May 26, 2018
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Here’s what the Maine Legislature did right

Pat Wellenbach | AP
Pat Wellenbach | AP
Members of the 125th Maine legislature take the Pledge of Allegiance before being sworn into office in the House chamber on Wednesday, Dec. 1, 2010.


Now that the 125th Maine Legislature has ended, let’s take a step back. Between Gov. Paul LePage’s vetoes, such as for research and development funding, and debate surrounding Medicaid cuts in the Department of Health and Human Services budget, some decent legislation deserves more attention.

Though the new laws may address different topics — such as domestic violence, access to public information, unemployment — the underlying theme is that they shift power, just a little, from those with more power to those with less.

First, the state took steps to strengthen laws surrounding domestic violence. On April 17, LePage signed LD 1867, sponsored by House Minority Leader Emily Cain of Orono. It requires judges instead of bail commissioners to set bail conditions in certain instances when domestic violence is involved.

A separate bill, LD 1711, presented by Cain, was signed by LePage on May 21 and requires law enforcement to complete an assessment of a suspected domestic violence offender to determine the likelihood of a repeat crime. The results may be shared with the bail commissioner and district attorney to help determine appropriate bail conditions and sentencing.

Both new laws realign power between domestic violence suspects and victims by better identifying potential repeat offenders and hopefully preventing them from being abusive again.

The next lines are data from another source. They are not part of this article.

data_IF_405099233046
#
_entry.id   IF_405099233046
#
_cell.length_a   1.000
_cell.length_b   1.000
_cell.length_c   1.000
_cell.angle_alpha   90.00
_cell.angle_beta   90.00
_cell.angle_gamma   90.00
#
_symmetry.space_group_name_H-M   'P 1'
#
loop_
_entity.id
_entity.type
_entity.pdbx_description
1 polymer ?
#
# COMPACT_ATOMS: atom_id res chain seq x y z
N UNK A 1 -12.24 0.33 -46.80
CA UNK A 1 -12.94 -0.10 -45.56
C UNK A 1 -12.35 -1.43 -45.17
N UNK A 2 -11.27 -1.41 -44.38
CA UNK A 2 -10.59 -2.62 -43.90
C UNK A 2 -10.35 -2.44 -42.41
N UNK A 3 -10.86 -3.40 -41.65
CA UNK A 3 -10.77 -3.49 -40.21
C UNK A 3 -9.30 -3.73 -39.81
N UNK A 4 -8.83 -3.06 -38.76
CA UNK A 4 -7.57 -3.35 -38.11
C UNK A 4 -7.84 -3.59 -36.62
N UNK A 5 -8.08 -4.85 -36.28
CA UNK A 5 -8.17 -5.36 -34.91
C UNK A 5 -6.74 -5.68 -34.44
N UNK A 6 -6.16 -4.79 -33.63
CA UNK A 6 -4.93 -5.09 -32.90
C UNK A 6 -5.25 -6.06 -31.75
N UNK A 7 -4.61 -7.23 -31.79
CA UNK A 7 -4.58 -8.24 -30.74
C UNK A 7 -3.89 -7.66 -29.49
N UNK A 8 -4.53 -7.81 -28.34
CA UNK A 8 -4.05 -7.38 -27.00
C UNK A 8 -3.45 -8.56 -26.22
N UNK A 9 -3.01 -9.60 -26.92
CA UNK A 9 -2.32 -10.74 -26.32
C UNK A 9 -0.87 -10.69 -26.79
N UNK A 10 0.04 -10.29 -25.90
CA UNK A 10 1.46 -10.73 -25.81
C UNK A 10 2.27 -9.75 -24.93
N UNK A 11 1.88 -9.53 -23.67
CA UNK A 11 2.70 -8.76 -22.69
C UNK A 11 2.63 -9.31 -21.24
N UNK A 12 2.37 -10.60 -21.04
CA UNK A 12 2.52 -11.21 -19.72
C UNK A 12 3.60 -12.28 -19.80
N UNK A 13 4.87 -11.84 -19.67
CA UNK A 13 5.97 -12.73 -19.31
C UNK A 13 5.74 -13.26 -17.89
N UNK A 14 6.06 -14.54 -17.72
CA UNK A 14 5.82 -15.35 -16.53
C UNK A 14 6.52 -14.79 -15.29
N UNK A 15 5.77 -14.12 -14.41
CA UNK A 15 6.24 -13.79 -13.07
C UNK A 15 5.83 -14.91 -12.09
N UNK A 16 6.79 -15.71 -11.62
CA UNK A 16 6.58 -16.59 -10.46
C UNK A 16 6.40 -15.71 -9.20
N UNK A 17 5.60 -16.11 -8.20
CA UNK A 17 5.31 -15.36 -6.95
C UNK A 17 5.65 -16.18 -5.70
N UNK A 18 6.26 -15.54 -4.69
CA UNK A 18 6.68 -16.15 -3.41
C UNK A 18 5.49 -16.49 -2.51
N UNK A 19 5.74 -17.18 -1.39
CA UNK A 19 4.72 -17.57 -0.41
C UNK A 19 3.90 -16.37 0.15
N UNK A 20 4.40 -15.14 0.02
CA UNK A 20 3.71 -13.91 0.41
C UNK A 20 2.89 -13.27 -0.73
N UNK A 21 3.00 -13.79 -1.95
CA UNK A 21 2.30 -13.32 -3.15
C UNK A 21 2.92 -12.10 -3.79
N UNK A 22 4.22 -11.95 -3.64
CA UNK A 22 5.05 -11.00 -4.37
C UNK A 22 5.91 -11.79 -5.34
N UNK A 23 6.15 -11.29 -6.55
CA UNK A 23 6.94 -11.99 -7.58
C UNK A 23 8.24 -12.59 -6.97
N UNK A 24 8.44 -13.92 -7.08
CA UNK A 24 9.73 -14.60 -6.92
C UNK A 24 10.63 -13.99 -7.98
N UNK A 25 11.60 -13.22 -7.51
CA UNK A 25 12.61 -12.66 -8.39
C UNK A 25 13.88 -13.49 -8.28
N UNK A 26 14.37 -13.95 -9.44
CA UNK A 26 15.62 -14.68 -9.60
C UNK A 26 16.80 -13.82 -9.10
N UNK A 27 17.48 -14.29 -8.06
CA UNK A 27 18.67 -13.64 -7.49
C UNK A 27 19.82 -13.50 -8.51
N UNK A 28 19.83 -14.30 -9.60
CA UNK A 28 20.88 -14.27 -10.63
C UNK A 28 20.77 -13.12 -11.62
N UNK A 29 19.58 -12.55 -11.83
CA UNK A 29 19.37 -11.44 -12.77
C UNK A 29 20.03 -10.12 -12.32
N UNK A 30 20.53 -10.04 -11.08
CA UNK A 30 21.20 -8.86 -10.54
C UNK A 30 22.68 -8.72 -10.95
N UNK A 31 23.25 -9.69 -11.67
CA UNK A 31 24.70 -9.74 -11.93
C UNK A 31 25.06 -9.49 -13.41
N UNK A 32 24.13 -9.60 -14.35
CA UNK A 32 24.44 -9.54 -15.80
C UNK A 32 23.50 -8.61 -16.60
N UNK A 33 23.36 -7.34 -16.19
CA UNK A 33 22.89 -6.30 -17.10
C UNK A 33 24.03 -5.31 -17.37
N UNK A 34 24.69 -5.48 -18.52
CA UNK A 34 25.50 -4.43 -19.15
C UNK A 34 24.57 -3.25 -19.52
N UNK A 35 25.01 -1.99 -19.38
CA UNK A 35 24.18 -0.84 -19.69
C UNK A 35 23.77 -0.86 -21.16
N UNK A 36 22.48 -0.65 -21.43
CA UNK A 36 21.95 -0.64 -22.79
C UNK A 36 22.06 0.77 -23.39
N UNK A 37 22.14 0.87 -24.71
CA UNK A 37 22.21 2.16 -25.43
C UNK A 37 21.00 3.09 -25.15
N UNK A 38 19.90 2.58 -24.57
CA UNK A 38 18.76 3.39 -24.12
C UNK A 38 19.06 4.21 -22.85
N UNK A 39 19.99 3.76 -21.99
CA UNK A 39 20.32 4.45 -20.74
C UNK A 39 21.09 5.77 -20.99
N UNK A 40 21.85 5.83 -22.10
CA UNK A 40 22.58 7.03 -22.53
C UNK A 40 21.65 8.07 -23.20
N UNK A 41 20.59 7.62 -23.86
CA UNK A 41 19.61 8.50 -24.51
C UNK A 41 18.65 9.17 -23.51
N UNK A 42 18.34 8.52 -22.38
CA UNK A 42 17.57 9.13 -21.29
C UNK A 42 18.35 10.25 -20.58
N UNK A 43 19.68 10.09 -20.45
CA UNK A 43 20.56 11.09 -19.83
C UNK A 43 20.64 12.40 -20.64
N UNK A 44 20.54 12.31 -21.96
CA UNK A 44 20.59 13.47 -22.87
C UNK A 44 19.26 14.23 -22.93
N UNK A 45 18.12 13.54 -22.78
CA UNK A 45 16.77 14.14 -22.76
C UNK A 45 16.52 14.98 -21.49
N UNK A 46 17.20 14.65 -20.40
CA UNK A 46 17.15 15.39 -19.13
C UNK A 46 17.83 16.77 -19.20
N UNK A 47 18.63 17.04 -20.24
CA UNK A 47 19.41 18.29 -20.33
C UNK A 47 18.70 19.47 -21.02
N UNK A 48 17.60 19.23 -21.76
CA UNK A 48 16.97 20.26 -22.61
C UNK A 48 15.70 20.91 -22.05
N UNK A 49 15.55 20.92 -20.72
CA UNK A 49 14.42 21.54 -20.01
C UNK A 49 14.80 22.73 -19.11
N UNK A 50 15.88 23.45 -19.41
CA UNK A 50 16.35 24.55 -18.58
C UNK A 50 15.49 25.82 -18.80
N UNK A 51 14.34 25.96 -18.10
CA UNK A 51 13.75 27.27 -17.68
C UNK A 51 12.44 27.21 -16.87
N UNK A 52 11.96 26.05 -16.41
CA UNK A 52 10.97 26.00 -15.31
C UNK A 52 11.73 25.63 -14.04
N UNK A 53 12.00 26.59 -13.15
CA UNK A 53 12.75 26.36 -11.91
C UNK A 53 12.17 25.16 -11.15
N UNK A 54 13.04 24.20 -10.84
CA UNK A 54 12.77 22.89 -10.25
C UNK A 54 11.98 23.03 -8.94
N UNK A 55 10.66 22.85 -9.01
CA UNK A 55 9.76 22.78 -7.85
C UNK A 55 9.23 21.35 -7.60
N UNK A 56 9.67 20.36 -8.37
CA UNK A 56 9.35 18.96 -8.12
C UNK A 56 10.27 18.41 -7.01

Another bill, LD 1465, shifts more power to people seeking information about their government. Sponsored by Sen. Richard Rosen, R-Bucksport, and signed by LePage on May 21, it amends Maine’s Freedom of Access Act to encourage more openness by state agencies, county and municipal governments and school districts.

It requires public agencies to designate an existing employee to field freedom-of-access questions and it provides funding for a public access ombudsman in the attorney general’s office. It also requires government agencies to consider maximizing access to public records when they purchase or contract for computer software and other technology.

Parts of the law require what many towns and agencies are already doing on their own, but the law makes clear that public access is a priority. It hands a little more power to residents seeking to learn more about their government’s operations.

Finally, a bill passed last session — and left unsigned by LePage — took effect this week. LD 269 was introduced by Rep. Diane Russell, D-Portland, and created a WorkShare program that provides an alternative to layoffs during a temporary slowdown in business. It allows workers to remain employed with reduced hours and still collect a modified unemployment benefit.

For this program to work well, businesses will have to take advantage of it. If they qualify, they won’t lose their employees to other jobs when they have to temporarily cut workers’ hours. And employees get to maintain their salary, benefits and seniority and won’t have to show a gap in employment on their resumes.

More flexibility and choice gives business owners and workers a little more power.

The 125th Legislature saw many changes, including pension and health care reform and sweeping education legislation. We didn’t always agree with some actions by LePage or some cuts to services, and we said so at the time, but the Legislature deserves credit for waking Mainers up with its debate about the state’s fiscal health, paying a portion of the money owed to hospitals and maintaining a moderate general obligation debt level.

It also deserves credit for these laws that will redistribute power the correct way — by providing Mainers with greater legal protections, streamlined access to public information and options that can help businesses remain competitive.

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